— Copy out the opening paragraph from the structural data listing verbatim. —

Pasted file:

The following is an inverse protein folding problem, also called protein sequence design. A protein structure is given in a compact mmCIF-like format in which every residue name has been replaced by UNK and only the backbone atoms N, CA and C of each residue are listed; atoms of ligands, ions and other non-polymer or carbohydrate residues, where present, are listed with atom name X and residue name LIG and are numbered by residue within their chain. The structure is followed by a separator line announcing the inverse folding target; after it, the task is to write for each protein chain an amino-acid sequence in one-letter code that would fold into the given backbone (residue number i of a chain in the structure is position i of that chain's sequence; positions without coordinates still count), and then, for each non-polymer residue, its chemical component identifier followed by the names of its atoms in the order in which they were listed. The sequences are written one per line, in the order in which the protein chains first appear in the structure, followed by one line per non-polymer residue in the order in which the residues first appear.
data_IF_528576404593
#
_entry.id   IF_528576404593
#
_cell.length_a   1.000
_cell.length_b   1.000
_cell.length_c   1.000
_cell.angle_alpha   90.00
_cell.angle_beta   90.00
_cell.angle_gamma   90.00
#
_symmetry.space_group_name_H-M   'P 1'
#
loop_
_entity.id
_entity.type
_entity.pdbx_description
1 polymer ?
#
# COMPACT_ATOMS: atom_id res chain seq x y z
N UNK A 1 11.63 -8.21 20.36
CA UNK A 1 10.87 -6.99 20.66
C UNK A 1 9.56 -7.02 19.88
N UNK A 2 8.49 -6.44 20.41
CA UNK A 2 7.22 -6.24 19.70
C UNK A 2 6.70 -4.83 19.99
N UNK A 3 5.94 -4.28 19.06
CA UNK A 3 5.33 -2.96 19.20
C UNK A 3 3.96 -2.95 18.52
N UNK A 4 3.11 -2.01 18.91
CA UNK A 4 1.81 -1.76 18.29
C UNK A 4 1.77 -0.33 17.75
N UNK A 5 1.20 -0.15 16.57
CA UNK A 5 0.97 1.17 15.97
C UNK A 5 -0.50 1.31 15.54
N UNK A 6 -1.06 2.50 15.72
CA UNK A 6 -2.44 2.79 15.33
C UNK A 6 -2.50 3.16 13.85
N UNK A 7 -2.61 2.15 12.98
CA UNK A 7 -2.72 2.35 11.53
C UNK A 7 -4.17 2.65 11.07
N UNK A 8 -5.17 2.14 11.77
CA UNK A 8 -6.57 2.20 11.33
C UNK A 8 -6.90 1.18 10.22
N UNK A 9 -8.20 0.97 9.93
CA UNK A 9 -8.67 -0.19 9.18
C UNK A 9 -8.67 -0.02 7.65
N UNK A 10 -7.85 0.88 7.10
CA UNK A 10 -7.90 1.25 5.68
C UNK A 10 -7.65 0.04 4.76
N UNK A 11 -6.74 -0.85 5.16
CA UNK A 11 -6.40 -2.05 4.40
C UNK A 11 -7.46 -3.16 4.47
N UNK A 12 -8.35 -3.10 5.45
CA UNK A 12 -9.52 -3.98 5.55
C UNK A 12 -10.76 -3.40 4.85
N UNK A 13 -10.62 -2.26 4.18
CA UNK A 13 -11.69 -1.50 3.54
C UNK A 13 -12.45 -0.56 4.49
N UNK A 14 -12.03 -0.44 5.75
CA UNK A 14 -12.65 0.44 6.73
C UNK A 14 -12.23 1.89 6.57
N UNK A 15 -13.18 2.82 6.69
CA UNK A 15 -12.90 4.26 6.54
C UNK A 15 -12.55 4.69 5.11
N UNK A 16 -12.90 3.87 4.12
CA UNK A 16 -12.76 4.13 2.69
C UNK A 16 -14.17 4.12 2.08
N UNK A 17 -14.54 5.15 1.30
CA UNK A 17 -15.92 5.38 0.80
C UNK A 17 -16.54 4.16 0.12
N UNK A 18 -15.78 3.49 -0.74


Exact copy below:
The following is an inverse protein folding problem, also called protein sequence design. A protein structure is given in a compact mmCIF-like format in which every residue name has been replaced by UNK and only the backbone atoms N, CA and C of each residue are listed; atoms of ligands, ions and other non-polymer or carbohydrate residues, where present, are listed with atom name X and residue name LIG and are numbered by residue within their chain. The structure is followed by a separator line announcing the inverse folding target; after it, the task is to write for each protein chain an amino-acid sequence in one-letter code that would fold into the given backbone (residue number i of a chain in the structure is position i of that chain's sequence; positions without coordinates still count), and then, for each non-polymer residue, its chemical component identifier followed by the names of its atoms in the order in which they were listed. The sequences are written one per line, in the order in which the protein chains first appear in the structure, followed by one line per non-polymer residue in the order in which the residues first appear.